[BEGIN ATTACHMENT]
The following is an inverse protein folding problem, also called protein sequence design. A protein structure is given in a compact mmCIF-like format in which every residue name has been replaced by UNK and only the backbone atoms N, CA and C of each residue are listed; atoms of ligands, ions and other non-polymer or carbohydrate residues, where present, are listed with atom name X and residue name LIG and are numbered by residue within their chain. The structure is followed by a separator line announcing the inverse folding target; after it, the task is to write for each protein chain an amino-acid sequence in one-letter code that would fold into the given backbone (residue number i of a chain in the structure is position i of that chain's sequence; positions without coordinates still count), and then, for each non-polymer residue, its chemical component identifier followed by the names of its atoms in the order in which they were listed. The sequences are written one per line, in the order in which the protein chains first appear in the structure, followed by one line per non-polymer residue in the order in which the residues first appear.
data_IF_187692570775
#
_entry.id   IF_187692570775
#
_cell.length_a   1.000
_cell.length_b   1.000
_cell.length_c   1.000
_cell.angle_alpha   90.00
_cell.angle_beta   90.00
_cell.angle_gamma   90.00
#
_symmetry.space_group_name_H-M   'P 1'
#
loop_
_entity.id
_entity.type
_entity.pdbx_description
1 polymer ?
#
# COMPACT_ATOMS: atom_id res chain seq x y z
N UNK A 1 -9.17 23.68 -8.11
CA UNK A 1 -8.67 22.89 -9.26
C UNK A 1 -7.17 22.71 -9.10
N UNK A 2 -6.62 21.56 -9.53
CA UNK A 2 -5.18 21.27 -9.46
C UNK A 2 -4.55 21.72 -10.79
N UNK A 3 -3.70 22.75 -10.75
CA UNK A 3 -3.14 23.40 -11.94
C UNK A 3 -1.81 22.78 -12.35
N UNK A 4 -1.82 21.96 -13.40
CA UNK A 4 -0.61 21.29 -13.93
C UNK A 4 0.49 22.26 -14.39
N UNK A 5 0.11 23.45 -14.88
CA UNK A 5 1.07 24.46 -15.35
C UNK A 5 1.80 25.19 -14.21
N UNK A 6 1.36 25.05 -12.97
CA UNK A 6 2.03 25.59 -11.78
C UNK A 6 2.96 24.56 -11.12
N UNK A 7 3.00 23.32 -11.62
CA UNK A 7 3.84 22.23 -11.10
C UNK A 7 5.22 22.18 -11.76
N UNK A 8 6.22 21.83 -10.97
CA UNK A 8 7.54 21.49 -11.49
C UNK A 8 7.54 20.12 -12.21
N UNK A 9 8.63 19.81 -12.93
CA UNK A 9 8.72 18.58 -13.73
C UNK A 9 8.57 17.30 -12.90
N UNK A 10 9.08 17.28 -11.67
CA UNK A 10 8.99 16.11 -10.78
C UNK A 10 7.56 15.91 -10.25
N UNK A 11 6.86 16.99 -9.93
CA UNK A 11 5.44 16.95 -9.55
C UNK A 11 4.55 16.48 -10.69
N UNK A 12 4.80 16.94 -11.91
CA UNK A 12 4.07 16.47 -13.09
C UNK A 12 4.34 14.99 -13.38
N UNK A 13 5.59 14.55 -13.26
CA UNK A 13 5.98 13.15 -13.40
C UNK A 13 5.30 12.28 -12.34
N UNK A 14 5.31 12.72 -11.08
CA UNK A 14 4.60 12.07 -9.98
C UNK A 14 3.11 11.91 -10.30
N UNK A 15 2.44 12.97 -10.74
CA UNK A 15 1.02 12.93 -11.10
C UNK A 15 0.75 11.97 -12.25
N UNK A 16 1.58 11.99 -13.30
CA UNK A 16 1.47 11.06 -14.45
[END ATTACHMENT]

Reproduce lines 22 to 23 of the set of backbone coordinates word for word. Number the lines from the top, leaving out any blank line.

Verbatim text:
N UNK A 1 -9.17 23.68 -8.11
CA UNK A 1 -8.67 22.89 -9.26